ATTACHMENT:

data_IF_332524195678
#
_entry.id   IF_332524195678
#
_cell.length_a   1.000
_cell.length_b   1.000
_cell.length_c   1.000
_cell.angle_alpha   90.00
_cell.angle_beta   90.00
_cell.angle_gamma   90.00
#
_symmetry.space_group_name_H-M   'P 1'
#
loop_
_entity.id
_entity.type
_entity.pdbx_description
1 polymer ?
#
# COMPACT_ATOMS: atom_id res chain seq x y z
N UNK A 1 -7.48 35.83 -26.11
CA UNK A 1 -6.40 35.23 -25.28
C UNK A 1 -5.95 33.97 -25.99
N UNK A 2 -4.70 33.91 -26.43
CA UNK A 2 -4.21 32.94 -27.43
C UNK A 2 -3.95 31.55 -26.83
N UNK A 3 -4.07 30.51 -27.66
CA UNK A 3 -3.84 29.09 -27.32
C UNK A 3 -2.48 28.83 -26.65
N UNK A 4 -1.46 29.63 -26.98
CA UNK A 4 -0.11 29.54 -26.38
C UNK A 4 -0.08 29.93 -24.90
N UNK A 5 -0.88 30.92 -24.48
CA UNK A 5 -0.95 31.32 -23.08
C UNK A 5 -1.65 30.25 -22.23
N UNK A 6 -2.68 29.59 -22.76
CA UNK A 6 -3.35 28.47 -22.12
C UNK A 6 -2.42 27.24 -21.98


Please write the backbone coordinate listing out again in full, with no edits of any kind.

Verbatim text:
data_IF_332524195678
#
_entry.id   IF_332524195678
#
_cell.length_a   1.000
_cell.length_b   1.000
_cell.length_c   1.000
_cell.angle_alpha   90.00
_cell.angle_beta   90.00
_cell.angle_gamma   90.00
#
_symmetry.space_group_name_H-M   'P 1'
#
loop_
_entity.id
_entity.type
_entity.pdbx_description
1 polymer ?
#
# COMPACT_ATOMS: atom_id res chain seq x y z
N UNK A 1 -7.48 35.83 -26.11
CA UNK A 1 -6.40 35.23 -25.28
C UNK A 1 -5.95 33.97 -25.99
N UNK A 2 -4.70 33.91 -26.43
CA UNK A 2 -4.21 32.94 -27.43
C UNK A 2 -3.95 31.55 -26.83
N UNK A 3 -4.07 30.51 -27.66
CA UNK A 3 -3.84 29.09 -27.32
C UNK A 3 -2.48 28.83 -26.65
N UNK A 4 -1.46 29.63 -26.98
CA UNK A 4 -0.11 29.54 -26.38
C UNK A 4 -0.08 29.93 -24.90
N UNK A 5 -0.88 30.92 -24.48
CA UNK A 5 -0.95 31.32 -23.08
C UNK A 5 -1.65 30.25 -22.23
N UNK A 6 -2.68 29.59 -22.76
CA UNK A 6 -3.35 28.47 -22.12
C UNK A 6 -2.42 27.24 -21.98